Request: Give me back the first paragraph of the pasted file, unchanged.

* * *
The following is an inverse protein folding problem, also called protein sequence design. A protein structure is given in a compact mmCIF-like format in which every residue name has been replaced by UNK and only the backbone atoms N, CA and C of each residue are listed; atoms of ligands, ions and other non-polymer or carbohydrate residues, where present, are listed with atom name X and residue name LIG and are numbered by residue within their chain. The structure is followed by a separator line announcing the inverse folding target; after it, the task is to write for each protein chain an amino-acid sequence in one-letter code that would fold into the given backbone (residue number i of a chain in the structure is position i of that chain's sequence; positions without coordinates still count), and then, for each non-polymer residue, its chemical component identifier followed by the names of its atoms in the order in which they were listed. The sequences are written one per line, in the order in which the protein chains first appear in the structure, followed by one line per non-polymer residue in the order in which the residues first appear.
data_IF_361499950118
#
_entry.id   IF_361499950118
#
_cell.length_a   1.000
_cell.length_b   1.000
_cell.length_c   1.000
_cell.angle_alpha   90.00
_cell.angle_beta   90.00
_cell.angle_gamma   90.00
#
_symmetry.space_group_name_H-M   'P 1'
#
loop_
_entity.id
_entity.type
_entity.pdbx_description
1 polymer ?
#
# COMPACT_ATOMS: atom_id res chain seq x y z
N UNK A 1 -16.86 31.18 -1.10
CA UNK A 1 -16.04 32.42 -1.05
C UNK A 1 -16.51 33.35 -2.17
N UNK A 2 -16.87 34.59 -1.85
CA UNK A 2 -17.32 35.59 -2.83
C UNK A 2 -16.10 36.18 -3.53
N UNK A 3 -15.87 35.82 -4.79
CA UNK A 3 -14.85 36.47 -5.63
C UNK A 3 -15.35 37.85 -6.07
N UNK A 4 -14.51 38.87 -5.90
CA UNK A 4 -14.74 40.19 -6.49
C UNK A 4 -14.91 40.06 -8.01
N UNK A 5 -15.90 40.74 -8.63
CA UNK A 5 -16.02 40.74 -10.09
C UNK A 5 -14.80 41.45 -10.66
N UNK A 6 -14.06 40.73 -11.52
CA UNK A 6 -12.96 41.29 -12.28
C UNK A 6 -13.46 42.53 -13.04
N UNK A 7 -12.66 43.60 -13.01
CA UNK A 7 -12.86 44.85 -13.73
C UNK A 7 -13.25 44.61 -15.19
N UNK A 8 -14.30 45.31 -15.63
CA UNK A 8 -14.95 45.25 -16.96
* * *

The following is an inverse protein folding problem, also called protein sequence design. A protein structure is given in a compact mmCIF-like format in which every residue name has been replaced by UNK and only the backbone atoms N, CA and C of each residue are listed; atoms of ligands, ions and other non-polymer or carbohydrate residues, where present, are listed with atom name X and residue name LIG and are numbered by residue within their chain. The structure is followed by a separator line announcing the inverse folding target; after it, the task is to write for each protein chain an amino-acid sequence in one-letter code that would fold into the given backbone (residue number i of a chain in the structure is position i of that chain's sequence; positions without coordinates still count), and then, for each non-polymer residue, its chemical component identifier followed by the names of its atoms in the order in which they were listed. The sequences are written one per line, in the order in which the protein chains first appear in the structure, followed by one line per non-polymer residue in the order in which the residues first appear.